Agroforestry policy and grants
A review of agroforestry within the 2014-2020 CAP was presented by Gerry Lawson at the 2016 Annual Meeting of the Farm Woodland Forum at Ballyhaise College, Co. Cavan, Ireland: Policies to encourage trees on farms in the UK and Ireland: comparison of CAP (2014-2020) Pillar I and Pillar II measures. Gerry Lawson, Eugene Curran, Jim McAdam, Mike Strachan, Tim Pagella, Terry Thomas and Jo Smith
Below is a summary of agroforestry within the previous CAP
Single payment scheme (2007-2013)
The Single Payment Scheme (SPS) awarded a set amount per hectare of agricultural land on the condition that the farmer complied with EU standards for public, animal and plant health, environmental and animal welfare (‘cross-compliance’).
The eligibility of agroforestry systems for SPS within the UK depended to a great extent on the nature of the woody component in the system.
Woodlands: Trees managed for timber or wood fuel and planted at densities above 50/ha were eligible for payments if the area could be grazed or agricultural activities could carry on in the same way as if trees weren’t present.
Fruit and nuts: Agroforestry systems that included permanent crops such as top fruit, hardy perennial soft fruits such as blackberries and raspberries, nuts and vines were eligible for payments. In these cases, the field area containing the trees and crops would be split and areas allocated to each component. Nut trees could be supported under the SPS. However they were not eligible for additional funding under the Area Payments for Nuts scheme.
Short rotation coppice (SRC): Agroforestry systems that include short-rotation coppicing for bioenergy were eligible for payments. The field area containing the trees and crops would be split and areas allocated to each component.
Hedges: Boundary hedges were included in the area eligible for aid, unless they exceeded a certain width.
Agroforestry: Agroforestry is eligible for payment in Northern Ireland under SPS. In this case agroforestry was defined as “having agriculture and trees growing on the same land unit. Where land is managed for agroforestry, the tree density is in excess of 50 trees/ha but the planting has taken place in such a way that the area of the field is utilized for agricultural activity in the years of tree establishment.”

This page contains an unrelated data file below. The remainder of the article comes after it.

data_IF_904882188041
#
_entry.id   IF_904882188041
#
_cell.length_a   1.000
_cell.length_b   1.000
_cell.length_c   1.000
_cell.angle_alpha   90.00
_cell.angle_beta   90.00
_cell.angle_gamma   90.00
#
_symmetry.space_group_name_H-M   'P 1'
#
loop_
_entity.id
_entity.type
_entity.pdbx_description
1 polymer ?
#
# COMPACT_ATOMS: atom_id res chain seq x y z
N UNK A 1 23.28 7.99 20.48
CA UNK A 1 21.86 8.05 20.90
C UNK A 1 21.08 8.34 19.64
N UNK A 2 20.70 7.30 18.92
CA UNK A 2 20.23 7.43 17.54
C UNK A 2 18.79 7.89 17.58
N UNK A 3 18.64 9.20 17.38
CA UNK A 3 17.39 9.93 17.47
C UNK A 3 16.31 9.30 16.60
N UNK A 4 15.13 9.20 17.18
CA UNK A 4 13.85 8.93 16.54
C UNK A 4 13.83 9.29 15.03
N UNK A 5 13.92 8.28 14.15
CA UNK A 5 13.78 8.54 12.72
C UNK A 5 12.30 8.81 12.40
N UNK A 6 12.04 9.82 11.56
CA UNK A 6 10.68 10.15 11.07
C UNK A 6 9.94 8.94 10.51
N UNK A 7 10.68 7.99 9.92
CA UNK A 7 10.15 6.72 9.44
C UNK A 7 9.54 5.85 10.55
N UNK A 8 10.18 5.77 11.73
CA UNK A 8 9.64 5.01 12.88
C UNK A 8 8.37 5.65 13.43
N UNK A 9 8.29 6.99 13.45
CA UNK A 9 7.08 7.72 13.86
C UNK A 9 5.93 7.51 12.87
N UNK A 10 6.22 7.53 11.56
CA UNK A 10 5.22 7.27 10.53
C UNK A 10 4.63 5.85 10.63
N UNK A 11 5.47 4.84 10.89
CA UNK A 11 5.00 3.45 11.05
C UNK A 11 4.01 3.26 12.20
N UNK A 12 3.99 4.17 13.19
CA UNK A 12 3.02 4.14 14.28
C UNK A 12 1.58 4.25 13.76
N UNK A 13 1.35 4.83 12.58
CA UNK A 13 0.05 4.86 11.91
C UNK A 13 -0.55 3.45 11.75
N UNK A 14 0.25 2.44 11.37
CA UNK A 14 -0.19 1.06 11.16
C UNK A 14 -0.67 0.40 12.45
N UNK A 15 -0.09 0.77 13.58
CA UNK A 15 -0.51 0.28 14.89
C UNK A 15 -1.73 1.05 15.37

Rural development policy (2007-2013)
The Rural Development Policy was introduced into the EU as part of the Common Agricultural Policy (CAP) reforms. This provided support for the delivery of public goods from agriculture and the development of rural areas. The three key themes of the European Commission’s Rural Development Policy 2007-2013 were:
- Improving the competitiveness of the agricultural and forestry sector.
- Improving the environment and the countryside.
- Improving the quality of life in rural areas and encouraging diversification of the rural economy.
The primary focus of RDP within the UK was to protect the environment. Most options aimed to enhance the environmental, biodiversity or cultural value of farmland through careful management of existing features such as hedgerows or the introduction of semi-natural habitats including grass buffers.
Article 44 (2007-2013)
Article 44 of the Rural Development Regulation (2007-2013) covered the first establishment of agroforestry systems on agricultural land (European Council, 2005). It set out that:
‘Support shall be granted to farmers to create agroforestry systems combining extensive agriculture and forestry systems. Support shall cover the establishment cost (70-85% of the establishment cost).’
Here agroforestry systems were defined as land use systems in which trees were grown in combination with agriculture on the same land, and Christmas trees and fast-growing species for short-term cultivation were excluded.
Article 44 was only implemented in the UK in Northern Ireland.